Consider this scenario: “When Chinatown dance-rock bank “The Slants” wanted to trademark their name, they didn’t imagine any problems. After all, they were the only band with that name. But the United States Patent and Trademark Office (USPTO) saw things differently and denied their application. The USPTO ruled that “The Slants” name “consists of or comprises immoral, deceptive, or scandalous matter; or matter which may disparage.” In this case, the ruling was in reference to the term “slant” as a derogatory term for someone of Asian descent.” Does this fact pattern seem to the reader as so outlandish as to be the product of a great imagination? It might be fiction… but it is true…. (Fabio, 2011; Bonadio, 2015). This article will discuss issues relating to registration of trademarks and how they might be subject to cancellation or rejection on grounds of disparagement in light of facts developed in a series of cases involving the Washington Redskins and their famous (or now infamous) trademark.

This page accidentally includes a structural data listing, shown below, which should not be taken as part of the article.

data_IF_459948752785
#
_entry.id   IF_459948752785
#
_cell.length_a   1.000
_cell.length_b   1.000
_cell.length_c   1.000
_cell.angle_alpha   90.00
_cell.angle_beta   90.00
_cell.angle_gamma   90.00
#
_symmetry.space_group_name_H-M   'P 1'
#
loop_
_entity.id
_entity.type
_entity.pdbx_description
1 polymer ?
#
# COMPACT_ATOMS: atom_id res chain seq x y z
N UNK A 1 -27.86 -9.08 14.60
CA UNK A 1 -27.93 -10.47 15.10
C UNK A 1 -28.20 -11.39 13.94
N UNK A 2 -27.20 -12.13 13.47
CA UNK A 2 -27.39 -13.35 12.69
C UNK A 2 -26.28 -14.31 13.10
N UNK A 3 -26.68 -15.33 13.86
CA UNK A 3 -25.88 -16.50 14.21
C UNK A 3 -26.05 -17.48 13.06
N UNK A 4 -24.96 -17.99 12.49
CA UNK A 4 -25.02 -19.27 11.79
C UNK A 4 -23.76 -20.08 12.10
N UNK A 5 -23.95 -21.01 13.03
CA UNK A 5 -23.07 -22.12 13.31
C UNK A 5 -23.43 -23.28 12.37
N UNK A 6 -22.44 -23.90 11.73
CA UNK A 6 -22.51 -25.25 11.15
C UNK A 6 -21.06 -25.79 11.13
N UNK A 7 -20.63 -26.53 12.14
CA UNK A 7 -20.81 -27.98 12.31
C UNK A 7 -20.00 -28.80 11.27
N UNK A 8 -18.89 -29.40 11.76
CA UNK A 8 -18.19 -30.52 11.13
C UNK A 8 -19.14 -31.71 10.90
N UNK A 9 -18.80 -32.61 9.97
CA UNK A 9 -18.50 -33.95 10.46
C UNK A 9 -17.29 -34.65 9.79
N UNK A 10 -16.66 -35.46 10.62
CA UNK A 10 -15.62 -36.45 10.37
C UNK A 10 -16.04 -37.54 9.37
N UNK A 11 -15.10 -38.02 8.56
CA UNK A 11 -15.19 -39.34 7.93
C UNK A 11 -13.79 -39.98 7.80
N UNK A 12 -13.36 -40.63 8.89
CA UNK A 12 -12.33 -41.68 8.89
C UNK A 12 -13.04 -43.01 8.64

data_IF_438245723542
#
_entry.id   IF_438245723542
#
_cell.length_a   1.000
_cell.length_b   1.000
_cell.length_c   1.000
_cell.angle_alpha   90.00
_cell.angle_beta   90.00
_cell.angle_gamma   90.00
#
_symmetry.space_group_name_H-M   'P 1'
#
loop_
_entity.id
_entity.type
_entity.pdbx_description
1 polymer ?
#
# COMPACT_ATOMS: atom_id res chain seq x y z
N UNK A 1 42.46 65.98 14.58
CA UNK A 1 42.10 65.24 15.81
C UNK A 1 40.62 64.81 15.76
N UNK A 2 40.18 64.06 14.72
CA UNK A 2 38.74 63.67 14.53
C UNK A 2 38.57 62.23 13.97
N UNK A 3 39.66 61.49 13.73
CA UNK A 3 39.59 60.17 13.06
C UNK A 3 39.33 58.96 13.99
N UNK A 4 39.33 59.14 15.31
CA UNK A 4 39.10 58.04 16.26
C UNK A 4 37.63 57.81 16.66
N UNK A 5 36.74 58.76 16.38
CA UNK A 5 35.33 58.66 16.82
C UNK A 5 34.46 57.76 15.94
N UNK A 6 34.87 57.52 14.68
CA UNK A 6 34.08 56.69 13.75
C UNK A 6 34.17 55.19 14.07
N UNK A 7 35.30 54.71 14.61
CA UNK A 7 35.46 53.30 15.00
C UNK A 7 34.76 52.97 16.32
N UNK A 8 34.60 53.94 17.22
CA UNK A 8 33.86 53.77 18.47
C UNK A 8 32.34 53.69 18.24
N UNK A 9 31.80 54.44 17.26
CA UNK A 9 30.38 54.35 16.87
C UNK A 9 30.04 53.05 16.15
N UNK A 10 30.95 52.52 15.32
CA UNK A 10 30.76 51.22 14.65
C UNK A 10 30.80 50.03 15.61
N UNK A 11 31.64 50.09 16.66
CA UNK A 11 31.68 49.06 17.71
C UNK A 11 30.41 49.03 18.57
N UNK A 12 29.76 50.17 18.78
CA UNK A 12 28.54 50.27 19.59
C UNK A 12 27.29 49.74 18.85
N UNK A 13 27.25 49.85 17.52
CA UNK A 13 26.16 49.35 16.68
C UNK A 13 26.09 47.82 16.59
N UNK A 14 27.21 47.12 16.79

This work by European American Journals is licensed under a Creative Commons Attribution-NonCommercial-NoDerivs 3.0 Unported License